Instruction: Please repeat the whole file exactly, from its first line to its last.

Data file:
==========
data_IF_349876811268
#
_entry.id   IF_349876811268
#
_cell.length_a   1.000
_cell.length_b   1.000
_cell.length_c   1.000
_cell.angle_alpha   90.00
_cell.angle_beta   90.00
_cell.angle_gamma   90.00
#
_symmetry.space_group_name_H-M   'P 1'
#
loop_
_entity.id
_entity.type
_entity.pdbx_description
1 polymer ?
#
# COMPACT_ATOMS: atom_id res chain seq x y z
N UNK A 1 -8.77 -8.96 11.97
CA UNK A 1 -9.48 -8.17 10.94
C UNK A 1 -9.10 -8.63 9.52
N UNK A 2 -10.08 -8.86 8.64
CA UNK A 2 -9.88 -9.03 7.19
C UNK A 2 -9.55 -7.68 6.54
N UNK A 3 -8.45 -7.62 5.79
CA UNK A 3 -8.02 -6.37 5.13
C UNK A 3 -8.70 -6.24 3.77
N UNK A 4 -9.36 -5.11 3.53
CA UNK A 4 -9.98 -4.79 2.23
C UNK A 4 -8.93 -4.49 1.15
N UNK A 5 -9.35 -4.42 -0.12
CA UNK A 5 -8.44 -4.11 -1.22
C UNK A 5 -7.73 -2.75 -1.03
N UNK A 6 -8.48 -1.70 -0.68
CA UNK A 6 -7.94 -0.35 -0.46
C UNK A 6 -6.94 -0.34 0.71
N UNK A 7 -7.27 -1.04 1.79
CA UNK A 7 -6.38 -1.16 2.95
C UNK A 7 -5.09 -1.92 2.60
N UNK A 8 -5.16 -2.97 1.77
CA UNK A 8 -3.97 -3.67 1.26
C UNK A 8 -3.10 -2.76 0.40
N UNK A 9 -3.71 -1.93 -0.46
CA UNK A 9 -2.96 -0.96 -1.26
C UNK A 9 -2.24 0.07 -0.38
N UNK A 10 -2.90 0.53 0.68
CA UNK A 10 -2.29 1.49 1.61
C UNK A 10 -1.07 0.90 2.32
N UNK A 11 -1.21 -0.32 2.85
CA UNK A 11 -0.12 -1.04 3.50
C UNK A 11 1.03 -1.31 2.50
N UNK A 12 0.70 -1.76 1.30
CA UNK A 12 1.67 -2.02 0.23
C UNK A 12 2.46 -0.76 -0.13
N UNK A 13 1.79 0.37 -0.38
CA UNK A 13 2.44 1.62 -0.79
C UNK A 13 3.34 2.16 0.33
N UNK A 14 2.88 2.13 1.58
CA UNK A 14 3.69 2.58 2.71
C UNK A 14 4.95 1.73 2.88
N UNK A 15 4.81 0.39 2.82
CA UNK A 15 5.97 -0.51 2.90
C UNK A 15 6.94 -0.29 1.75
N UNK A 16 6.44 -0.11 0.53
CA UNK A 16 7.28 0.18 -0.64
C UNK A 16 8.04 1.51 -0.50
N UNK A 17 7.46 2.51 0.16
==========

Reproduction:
data_IF_349876811268
#
_entry.id   IF_349876811268
#
_cell.length_a   1.000
_cell.length_b   1.000
_cell.length_c   1.000
_cell.angle_alpha   90.00
_cell.angle_beta   90.00
_cell.angle_gamma   90.00
#
_symmetry.space_group_name_H-M   'P 1'
#
loop_
_entity.id
_entity.type
_entity.pdbx_description
1 polymer ?
#
# COMPACT_ATOMS: atom_id res chain seq x y z
N UNK A 1 -8.77 -8.96 11.97
CA UNK A 1 -9.48 -8.17 10.94
C UNK A 1 -9.10 -8.63 9.52
N UNK A 2 -10.08 -8.86 8.64
CA UNK A 2 -9.88 -9.03 7.19
C UNK A 2 -9.55 -7.68 6.54
N UNK A 3 -8.45 -7.62 5.79
CA UNK A 3 -8.02 -6.37 5.13
C UNK A 3 -8.70 -6.24 3.77
N UNK A 4 -9.36 -5.11 3.53
CA UNK A 4 -9.98 -4.79 2.23
C UNK A 4 -8.93 -4.49 1.15
N UNK A 5 -9.35 -4.42 -0.12
CA UNK A 5 -8.44 -4.11 -1.22
C UNK A 5 -7.73 -2.75 -1.03
N UNK A 6 -8.48 -1.70 -0.68
CA UNK A 6 -7.94 -0.35 -0.46
C UNK A 6 -6.94 -0.34 0.71
N UNK A 7 -7.27 -1.04 1.79
CA UNK A 7 -6.38 -1.16 2.95
C UNK A 7 -5.09 -1.92 2.60
N UNK A 8 -5.16 -2.97 1.77
CA UNK A 8 -3.97 -3.67 1.26
C UNK A 8 -3.10 -2.76 0.40
N UNK A 9 -3.71 -1.93 -0.46
CA UNK A 9 -2.96 -0.96 -1.26
C UNK A 9 -2.24 0.07 -0.38
N UNK A 10 -2.90 0.53 0.68
CA UNK A 10 -2.29 1.49 1.61
C UNK A 10 -1.07 0.90 2.32
N UNK A 11 -1.21 -0.32 2.85
CA UNK A 11 -0.12 -1.04 3.50
C UNK A 11 1.03 -1.31 2.50
N UNK A 12 0.70 -1.76 1.30
CA UNK A 12 1.67 -2.02 0.23
C UNK A 12 2.46 -0.76 -0.13
N UNK A 13 1.79 0.37 -0.38
CA UNK A 13 2.44 1.62 -0.79
C UNK A 13 3.34 2.16 0.33
N UNK A 14 2.88 2.13 1.58
CA UNK A 14 3.69 2.58 2.71
C UNK A 14 4.95 1.73 2.88
N UNK A 15 4.81 0.39 2.82
CA UNK A 15 5.97 -0.51 2.90
C UNK A 15 6.94 -0.29 1.75
N UNK A 16 6.44 -0.11 0.53
CA UNK A 16 7.28 0.18 -0.64
C UNK A 16 8.04 1.51 -0.50
N UNK A 17 7.46 2.51 0.16